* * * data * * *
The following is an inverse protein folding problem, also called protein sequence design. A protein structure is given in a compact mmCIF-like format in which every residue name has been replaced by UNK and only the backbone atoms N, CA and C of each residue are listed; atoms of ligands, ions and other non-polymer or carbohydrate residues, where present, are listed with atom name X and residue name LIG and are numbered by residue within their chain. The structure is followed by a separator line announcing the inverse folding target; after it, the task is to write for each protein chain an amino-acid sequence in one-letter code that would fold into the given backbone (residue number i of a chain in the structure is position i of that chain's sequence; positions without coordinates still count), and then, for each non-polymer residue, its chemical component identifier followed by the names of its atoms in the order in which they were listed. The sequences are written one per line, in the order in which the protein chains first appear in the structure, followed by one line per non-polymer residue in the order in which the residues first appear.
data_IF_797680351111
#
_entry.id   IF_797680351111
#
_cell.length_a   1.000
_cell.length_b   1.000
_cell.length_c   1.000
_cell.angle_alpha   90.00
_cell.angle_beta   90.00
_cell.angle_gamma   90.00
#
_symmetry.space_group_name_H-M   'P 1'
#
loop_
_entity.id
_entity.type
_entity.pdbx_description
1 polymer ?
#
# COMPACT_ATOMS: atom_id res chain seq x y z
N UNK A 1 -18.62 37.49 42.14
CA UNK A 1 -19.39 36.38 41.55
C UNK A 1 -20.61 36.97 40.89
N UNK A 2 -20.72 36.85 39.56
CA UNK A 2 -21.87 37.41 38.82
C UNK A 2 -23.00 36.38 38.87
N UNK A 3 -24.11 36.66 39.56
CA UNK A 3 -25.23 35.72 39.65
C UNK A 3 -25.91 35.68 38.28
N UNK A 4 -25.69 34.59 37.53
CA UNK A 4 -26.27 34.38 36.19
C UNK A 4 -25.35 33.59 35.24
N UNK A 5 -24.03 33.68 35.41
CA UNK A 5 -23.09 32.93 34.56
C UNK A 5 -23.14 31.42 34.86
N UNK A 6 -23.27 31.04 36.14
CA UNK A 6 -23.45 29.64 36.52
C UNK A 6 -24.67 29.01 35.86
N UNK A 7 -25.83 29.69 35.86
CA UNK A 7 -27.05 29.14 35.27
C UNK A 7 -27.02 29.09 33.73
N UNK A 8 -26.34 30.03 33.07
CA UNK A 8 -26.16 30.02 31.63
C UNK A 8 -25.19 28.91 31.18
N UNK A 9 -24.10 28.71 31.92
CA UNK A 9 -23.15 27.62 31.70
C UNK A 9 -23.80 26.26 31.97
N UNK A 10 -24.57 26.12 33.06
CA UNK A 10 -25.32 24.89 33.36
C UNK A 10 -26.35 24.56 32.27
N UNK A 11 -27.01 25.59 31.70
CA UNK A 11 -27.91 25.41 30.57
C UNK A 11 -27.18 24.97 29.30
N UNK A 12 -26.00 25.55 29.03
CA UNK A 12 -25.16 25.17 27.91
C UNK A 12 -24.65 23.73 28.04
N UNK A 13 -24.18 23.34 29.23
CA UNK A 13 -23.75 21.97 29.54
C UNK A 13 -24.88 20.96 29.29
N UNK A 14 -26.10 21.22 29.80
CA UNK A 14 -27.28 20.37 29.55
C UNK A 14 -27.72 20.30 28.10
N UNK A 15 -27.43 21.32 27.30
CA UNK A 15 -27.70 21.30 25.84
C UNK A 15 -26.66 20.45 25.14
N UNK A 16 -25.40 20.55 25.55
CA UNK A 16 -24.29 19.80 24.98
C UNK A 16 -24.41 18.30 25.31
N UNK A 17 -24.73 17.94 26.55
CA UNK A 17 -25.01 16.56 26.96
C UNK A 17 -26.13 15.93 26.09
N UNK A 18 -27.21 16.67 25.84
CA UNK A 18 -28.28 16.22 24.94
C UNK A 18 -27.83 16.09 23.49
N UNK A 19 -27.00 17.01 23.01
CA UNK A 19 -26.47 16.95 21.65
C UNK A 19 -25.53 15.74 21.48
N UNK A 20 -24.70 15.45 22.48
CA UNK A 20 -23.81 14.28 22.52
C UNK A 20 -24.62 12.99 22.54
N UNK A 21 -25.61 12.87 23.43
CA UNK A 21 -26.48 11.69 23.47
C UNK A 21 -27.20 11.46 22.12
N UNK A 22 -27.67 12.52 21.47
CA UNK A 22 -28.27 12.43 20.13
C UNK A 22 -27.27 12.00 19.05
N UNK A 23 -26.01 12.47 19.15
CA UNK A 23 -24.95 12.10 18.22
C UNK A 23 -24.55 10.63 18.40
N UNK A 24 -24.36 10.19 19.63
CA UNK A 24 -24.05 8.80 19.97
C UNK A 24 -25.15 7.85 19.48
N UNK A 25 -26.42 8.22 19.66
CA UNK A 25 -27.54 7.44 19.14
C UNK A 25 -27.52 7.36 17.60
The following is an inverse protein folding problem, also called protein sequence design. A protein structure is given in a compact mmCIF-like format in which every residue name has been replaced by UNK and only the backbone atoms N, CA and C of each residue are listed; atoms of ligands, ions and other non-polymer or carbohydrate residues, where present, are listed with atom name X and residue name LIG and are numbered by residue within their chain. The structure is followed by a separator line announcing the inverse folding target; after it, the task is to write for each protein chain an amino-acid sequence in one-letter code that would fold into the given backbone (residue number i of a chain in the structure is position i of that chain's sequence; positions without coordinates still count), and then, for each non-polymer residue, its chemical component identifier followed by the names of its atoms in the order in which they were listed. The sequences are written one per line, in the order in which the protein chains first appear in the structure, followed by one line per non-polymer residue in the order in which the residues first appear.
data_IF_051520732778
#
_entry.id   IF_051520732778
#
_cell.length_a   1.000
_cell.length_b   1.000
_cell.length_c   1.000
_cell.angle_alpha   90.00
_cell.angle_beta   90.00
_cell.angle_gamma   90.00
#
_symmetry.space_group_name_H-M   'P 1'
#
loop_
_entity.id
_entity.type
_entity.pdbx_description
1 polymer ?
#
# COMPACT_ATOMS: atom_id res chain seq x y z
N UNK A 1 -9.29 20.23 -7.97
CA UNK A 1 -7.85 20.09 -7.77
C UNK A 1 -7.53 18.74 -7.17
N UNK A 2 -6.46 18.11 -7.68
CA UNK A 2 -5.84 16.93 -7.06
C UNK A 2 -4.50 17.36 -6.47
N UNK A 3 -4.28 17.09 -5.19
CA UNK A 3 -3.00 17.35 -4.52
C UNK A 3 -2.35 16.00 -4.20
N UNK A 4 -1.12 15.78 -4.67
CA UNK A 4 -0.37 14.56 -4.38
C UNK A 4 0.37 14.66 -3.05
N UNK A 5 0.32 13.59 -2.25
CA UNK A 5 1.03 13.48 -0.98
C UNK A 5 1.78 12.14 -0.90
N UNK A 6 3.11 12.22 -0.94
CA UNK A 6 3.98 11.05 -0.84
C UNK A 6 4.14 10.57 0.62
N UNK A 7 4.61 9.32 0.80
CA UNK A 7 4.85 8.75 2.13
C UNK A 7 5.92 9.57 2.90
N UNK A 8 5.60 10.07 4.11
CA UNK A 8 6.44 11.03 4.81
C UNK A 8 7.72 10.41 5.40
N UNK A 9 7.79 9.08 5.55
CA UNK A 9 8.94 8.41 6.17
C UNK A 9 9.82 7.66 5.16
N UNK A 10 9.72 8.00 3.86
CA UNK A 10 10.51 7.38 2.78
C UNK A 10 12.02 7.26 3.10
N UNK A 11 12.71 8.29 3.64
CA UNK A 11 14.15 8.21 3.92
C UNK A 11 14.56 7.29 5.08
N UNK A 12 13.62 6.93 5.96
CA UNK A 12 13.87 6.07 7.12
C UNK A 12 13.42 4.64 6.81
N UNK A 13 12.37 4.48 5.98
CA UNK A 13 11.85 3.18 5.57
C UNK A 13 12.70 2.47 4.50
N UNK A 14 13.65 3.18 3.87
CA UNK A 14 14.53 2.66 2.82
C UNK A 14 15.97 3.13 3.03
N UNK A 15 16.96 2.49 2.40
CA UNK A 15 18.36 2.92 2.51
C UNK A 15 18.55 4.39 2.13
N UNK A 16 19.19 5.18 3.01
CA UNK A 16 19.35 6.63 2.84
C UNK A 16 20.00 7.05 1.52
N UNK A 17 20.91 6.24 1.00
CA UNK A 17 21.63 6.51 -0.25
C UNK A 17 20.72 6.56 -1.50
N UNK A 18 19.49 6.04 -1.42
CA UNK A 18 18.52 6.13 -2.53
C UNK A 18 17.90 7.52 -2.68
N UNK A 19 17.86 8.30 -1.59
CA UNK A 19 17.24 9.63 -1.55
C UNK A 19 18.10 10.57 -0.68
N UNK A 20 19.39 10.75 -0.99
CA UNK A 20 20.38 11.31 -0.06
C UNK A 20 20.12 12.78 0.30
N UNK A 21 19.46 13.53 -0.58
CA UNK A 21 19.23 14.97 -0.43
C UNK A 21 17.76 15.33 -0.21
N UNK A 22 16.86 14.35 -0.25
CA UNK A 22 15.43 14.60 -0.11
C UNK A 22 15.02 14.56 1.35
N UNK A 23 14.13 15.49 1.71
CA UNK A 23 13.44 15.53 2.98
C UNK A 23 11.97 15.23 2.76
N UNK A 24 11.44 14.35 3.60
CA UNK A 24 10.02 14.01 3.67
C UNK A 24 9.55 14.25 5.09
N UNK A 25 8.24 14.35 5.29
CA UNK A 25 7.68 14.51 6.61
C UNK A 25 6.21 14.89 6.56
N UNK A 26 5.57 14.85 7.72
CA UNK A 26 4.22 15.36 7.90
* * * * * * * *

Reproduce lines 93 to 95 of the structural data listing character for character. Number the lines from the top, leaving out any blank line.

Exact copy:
C UNK A 24 -25.15 7.85 19.48
N UNK A 25 -26.42 8.22 19.66
CA UNK A 25 -27.54 7.44 19.14